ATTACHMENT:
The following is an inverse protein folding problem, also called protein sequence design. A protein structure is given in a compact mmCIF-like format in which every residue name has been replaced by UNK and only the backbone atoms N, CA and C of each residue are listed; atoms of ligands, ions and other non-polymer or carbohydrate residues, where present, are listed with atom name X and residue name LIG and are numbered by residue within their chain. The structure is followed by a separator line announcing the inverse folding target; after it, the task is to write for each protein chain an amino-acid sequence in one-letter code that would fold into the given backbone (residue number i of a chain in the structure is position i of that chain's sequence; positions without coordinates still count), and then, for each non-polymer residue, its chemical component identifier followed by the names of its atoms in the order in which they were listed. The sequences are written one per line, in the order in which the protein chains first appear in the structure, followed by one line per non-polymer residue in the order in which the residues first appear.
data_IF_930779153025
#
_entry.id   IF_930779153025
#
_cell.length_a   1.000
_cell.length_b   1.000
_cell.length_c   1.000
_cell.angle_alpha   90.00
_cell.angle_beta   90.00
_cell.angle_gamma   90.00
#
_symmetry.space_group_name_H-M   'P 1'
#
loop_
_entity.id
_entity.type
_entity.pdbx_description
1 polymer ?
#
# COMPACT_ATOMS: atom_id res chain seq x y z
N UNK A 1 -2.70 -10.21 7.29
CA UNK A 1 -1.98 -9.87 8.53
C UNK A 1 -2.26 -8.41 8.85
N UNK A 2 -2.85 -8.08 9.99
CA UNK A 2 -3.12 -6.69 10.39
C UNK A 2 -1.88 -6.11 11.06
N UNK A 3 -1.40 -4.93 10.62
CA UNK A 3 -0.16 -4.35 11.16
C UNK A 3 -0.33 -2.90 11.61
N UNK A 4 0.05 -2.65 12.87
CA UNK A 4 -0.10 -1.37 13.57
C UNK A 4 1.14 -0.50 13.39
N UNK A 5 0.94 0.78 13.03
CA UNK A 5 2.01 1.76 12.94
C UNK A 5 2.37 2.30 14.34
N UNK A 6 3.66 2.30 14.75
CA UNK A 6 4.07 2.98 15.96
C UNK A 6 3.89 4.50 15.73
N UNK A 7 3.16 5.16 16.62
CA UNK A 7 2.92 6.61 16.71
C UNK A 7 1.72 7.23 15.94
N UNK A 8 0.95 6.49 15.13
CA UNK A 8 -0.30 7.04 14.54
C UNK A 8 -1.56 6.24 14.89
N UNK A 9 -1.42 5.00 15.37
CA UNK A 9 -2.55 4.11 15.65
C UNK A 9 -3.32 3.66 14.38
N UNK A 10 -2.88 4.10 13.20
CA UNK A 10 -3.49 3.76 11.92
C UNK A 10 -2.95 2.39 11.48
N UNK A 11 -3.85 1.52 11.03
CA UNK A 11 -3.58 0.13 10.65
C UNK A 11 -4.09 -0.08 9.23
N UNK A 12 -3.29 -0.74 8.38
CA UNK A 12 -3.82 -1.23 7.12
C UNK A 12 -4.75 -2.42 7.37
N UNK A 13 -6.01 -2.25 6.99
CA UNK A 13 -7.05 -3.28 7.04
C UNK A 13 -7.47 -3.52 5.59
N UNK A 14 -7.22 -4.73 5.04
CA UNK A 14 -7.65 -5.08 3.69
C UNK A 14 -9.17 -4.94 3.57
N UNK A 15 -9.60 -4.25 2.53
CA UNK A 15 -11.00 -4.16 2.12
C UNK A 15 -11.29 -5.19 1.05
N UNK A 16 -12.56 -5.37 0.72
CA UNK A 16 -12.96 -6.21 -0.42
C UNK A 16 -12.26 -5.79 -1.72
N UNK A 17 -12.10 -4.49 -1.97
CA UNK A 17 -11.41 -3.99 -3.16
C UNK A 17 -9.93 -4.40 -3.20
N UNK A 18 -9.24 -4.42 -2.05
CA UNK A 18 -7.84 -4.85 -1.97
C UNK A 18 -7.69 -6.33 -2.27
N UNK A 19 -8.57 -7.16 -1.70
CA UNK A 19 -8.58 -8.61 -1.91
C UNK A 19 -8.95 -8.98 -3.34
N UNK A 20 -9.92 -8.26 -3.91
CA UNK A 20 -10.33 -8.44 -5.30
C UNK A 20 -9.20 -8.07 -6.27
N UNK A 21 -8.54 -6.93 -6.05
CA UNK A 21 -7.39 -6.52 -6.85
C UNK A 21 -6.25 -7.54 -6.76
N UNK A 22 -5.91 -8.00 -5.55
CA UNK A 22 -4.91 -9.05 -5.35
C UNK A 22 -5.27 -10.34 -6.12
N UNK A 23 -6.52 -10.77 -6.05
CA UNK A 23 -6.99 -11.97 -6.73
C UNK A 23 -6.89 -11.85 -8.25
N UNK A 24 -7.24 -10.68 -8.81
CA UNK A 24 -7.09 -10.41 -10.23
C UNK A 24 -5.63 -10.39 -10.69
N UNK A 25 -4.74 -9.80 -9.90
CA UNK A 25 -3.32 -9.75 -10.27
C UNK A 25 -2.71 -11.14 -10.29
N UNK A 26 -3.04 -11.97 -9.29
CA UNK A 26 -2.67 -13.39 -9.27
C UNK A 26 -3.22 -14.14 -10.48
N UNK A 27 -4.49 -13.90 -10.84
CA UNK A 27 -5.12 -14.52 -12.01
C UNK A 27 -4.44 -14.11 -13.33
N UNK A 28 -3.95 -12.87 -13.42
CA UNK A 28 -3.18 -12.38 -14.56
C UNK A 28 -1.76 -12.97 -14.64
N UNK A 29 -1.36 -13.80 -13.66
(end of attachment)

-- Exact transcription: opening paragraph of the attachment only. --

The following is an inverse protein folding problem, also called protein sequence design. A protein structure is given in a compact mmCIF-like format in which every residue name has been replaced by UNK and only the backbone atoms N, CA and C of each residue are listed; atoms of ligands, ions and other non-polymer or carbohydrate residues, where present, are listed with atom name X and residue name LIG and are numbered by residue within their chain. The structure is followed by a separator line announcing the inverse folding target; after it, the task is to write for each protein chain an amino-acid sequence in one-letter code that would fold into the given backbone (residue number i of a chain in the structure is position i of that chain's sequence; positions without coordinates still count), and then, for each non-polymer residue, its chemical component identifier followed by the names of its atoms in the order in which they were listed. The sequences are written one per line, in the order in which the protein chains first appear in the structure, followed by one line per non-polymer residue in the order in which the residues first appear.